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Living Between Three Worlds

How has one man’s life living between various times zones shaped his views on globalization?

December 20, 2005

How has one man's life living between various times zones shaped his views on globalization?

I work for the most malignant of all corporate species today — an Indian software company specializing in outsourcing.

My fate is not that of a corporate foot-soldier, which — as the television images and newspaper photographs would suggest — involves a life of labor in a little cell and in tandem with many other, equally industrious honey-bees, armed only with a workstation and telephone.

My job in marketing and business development does not eschew face-to-face contact. The company I work for is a small one, but it is spaced over three times zones: in Dallas, New York and Calcutta.

But what makes the company distinctive is that it is a post-modern firm, since such a firm could scarcely have existed ten years ago. It is, what Manuel Castells — Professor of City and Regional Planning at the University of California, Berkeley — would have called a network company, held together through e-mails and teleconferences alone.

Stepping out of the air-conditioned office, I am greeted with the hot, damp touch of a Calcutta dusk. I hail a black and yellow boneshaker of a taxi and instruct the driver to head for my club.

His is an old Ambassador car, a poor Morris Oxford imitation dating back to the 1950s and still unchanged — a veritable monument of the pre-globalization License Raj era.

As the taxi makes its way through the hustle and bustle of Calcutta’s streets, the blaring music and the garish film posters, dodging cows and errant rickshaw pullers, I meditate on the scene around me.

What a contrast between the work I do and the lives they lead! What does globalization mean to these people? If globalization has to mean anything significant to the Indian poor, it must mean a transformation of their lives.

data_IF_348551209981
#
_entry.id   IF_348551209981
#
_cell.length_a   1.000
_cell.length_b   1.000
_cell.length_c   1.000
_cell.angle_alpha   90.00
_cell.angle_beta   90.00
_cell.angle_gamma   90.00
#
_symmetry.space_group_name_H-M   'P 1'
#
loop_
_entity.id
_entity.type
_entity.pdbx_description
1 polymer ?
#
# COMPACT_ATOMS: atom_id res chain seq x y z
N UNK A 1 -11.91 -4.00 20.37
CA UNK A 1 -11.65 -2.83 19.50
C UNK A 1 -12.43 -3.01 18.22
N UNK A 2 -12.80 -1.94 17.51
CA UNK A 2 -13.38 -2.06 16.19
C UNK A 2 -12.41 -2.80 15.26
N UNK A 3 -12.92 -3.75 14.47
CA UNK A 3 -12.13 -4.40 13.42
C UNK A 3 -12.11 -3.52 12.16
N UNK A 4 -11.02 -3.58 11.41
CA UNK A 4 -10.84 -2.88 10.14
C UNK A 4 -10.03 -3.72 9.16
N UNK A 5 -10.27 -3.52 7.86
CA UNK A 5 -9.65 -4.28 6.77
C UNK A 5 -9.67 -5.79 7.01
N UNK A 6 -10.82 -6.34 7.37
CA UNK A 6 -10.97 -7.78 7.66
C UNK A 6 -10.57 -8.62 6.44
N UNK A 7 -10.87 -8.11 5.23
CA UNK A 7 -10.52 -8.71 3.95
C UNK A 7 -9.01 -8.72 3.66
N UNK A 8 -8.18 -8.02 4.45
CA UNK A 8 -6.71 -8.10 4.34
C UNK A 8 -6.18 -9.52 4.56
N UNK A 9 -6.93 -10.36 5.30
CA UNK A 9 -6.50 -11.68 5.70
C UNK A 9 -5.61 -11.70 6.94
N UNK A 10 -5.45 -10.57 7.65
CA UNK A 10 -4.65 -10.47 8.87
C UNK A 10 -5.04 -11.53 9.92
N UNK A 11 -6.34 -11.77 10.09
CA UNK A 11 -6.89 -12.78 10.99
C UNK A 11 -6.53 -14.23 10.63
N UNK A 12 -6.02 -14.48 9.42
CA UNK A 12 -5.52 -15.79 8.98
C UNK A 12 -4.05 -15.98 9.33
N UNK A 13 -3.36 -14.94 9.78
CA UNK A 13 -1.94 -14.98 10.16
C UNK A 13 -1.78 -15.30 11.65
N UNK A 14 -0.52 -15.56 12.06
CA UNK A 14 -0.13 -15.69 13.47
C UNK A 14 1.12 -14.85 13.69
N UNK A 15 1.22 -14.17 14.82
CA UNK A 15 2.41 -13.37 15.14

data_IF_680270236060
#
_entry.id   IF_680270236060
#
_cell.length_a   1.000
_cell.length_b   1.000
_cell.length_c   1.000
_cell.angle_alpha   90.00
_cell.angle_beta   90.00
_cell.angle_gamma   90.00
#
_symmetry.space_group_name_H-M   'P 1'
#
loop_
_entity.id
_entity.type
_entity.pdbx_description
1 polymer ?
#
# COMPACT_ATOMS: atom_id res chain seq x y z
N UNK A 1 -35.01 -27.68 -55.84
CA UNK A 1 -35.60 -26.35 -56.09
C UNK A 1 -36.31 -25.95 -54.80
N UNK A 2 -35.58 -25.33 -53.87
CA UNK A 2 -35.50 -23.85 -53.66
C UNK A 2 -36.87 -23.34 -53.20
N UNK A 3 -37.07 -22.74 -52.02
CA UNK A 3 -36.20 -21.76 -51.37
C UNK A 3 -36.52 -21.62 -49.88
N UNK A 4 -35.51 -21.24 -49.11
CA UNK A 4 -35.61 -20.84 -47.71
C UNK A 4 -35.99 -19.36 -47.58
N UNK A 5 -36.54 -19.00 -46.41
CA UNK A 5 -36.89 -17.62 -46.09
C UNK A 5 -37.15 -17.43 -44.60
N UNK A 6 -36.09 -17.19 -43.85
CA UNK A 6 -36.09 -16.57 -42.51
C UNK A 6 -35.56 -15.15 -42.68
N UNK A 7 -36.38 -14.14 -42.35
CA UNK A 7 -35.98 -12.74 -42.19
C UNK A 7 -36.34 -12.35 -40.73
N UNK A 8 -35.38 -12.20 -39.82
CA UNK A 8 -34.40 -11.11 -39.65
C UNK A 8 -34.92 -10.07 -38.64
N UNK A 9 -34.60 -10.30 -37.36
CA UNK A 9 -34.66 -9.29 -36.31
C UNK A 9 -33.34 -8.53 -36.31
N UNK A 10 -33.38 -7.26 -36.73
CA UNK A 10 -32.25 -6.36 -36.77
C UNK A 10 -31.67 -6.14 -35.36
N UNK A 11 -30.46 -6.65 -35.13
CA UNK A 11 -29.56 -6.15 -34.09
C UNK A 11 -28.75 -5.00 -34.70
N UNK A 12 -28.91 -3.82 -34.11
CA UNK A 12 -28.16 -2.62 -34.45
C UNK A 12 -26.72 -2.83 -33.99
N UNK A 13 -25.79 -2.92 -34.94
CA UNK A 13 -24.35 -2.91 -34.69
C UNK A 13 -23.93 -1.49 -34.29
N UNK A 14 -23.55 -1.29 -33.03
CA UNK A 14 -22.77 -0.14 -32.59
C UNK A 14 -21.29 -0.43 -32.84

And yet, I can bet 100 to one that their lives will differ in no significant way from their fathers’ or grandfathers’ before them. The only consolation I can offer myself is that my job makes me the avantgarde of a movement which may — over the course of this century — improve their great-grandchildren's lives.

Finally, the taxi reaches the club and an old Victorian clubhouse comes into view amidst the sprawling golf course, manicured lawns and tennis courts. I head for the tea-lounge.

With its Daniels' water-color prints, richly brocaded chairs, dark mahogany paneling and wooden parquetry, this is the place to enjoy coffee after work. A liveried waiter brings me some.

The club itself is a product of that last great age of globalization, what Eric Hobsbawm called “The Age of Empire.” Now that we are in another age of globalization, little of the décor seems to have changed since then.

Only then, as an Indian, I would not have been allowed to enter its hallowed portals. Perhaps some things do change after all!
Sipping my coffee, I ponder over the question that is being debated in England: “Import workers or export jobs?” The first thing that strikes me is that it presents a so very First World perspective.

Sitting in a Third World country, the proposition could equally be phrased as: “Export workers — or import jobs?” Actually, whichever way you state it, the economist's answer is the same and is very simple: It does not matter.

As a graduate student of economics, I have imbibed the theorems of microeconomics almost with my mother's milk. If we view the right to work and citizenship as a bundle of legal rights, then their free exchange will move resources to their highest valued use, thereby maximizing global output.

Under such conditions, migration and outsourcing are two sides of the same coin, temporary disequilibrium conditions leading to an eventual equilibrium.